U.S.-based electric bus maker Proterra is partnering with Japanese investment firm Mitsui to expand a program that slashes buyers' upfront costs — by allowing them to lease instead of buy the vehicle's battery, which is a major expense.
Why it matters: It's part of the wider evolution of the growing electric bus industry.
- "There are a lot of innovative models coming up around EV buses in particular. Upfront costs are still high, but there's a growing number of ways to get around that," Colin McKerracher of the consultancy Bloomberg NEF tells Axios.
- "Municipal buses will probably go electric faster than any other major vehicle segment," he said.
Driving the news: Mitsui is putting $200 million behind Proterra's leasing program in an effort to speed up North American sales growth. The 12-year leases include performance warranties and midlife replacement.
- "The battery leasing credit facility, the first of its kind in the North American public transit industry, is expected to lower the upfront costs of zero-emission buses and put Proterra electric buses at roughly the same price as a diesel bus," the companies said.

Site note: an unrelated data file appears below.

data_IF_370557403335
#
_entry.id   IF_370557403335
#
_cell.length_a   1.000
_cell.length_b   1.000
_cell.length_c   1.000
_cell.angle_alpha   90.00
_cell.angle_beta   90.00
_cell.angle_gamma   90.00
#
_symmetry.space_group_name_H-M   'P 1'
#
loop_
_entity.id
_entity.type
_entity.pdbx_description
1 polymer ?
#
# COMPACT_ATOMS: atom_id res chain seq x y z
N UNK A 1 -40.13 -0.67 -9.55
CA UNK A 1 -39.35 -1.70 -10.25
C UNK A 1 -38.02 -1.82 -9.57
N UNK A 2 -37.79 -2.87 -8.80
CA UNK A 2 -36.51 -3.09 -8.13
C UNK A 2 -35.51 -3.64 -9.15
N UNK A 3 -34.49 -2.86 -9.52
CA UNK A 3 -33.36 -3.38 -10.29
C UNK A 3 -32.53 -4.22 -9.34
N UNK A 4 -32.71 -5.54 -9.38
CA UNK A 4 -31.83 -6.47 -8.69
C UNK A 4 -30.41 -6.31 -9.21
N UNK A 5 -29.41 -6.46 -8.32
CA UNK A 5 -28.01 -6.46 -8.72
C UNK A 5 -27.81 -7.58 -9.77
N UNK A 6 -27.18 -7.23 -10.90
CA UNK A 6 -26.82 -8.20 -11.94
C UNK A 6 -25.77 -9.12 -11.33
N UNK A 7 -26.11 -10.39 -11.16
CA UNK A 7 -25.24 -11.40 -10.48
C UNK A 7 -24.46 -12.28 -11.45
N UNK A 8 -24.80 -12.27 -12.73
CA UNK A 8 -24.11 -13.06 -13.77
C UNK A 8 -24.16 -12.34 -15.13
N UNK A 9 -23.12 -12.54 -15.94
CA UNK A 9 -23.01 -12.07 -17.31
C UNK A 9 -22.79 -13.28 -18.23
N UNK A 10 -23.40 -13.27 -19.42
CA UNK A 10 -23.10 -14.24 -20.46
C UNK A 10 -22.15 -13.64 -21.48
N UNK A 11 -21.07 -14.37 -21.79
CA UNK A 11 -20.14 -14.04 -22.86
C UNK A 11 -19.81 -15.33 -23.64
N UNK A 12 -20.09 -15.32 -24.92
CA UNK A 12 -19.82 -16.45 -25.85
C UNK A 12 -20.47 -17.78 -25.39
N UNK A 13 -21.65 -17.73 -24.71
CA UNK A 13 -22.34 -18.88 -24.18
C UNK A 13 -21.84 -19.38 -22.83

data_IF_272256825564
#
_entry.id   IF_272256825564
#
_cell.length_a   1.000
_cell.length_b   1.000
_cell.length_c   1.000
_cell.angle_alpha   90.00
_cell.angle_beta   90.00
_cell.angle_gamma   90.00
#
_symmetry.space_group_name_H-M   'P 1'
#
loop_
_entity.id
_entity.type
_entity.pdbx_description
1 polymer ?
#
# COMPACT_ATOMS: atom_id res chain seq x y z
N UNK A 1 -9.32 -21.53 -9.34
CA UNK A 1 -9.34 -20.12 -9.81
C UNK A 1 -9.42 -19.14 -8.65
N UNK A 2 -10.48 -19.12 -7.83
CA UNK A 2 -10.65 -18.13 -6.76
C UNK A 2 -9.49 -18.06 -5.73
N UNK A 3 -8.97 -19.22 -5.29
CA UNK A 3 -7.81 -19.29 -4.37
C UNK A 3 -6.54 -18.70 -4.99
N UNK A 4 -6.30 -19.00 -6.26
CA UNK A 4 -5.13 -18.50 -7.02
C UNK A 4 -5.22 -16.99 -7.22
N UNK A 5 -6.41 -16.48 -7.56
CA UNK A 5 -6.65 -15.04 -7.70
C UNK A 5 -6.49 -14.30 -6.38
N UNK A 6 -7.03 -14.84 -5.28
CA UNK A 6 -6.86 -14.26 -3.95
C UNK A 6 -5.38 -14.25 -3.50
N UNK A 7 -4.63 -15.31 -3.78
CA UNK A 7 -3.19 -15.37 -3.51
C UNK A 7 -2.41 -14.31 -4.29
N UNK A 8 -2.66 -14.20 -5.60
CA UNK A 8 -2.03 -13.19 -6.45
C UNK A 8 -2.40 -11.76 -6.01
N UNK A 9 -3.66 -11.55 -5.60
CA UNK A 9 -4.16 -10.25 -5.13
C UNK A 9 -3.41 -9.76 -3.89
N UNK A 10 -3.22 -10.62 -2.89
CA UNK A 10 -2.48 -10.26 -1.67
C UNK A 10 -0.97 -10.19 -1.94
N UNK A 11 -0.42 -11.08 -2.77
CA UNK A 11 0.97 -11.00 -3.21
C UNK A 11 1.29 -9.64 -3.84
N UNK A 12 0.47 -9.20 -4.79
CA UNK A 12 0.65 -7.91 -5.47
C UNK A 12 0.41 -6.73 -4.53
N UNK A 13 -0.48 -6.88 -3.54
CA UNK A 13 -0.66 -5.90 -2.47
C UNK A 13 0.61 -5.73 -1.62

The big picture: Electric buses are competitive with internal combustion models over time, thanks to the absence of diesel fuel costs.
- But they're more expensive on the front end.
- And, the vast majority of deployment is in China.
By the numbers: Proterra CEO Ryan Popple, whose company largely serves U.S. transit agencies, tells Greentech Media that leasing immediately ends the gulf between a $500,000 diesel bus and a $750,000 electric model.
- “On a percent basis, it takes the upfront premium for an electric bus from 50 percent to zero,” he said to Greentech.
The Proterra-Mitsui venture is the latest move in financing. Last year, bus maker BYD teamed up with Generate Capital to launch a programthat enables leasing of electric buses.
- "The area where it's unique is Proterra and Mitsui have segregated the upfront cost and associated risk of the core differential on electric vs. diesel or [compressed natural gas] buses, which is the battery itself," Wood Mackenzie analyst Ravi Manghani tells Axios.
- "This approach mitigates the inherent hesitation of electric buses and makes the sales cycle mimic that of traditional buses," he says.
Go deeper: Electric buses are having a moment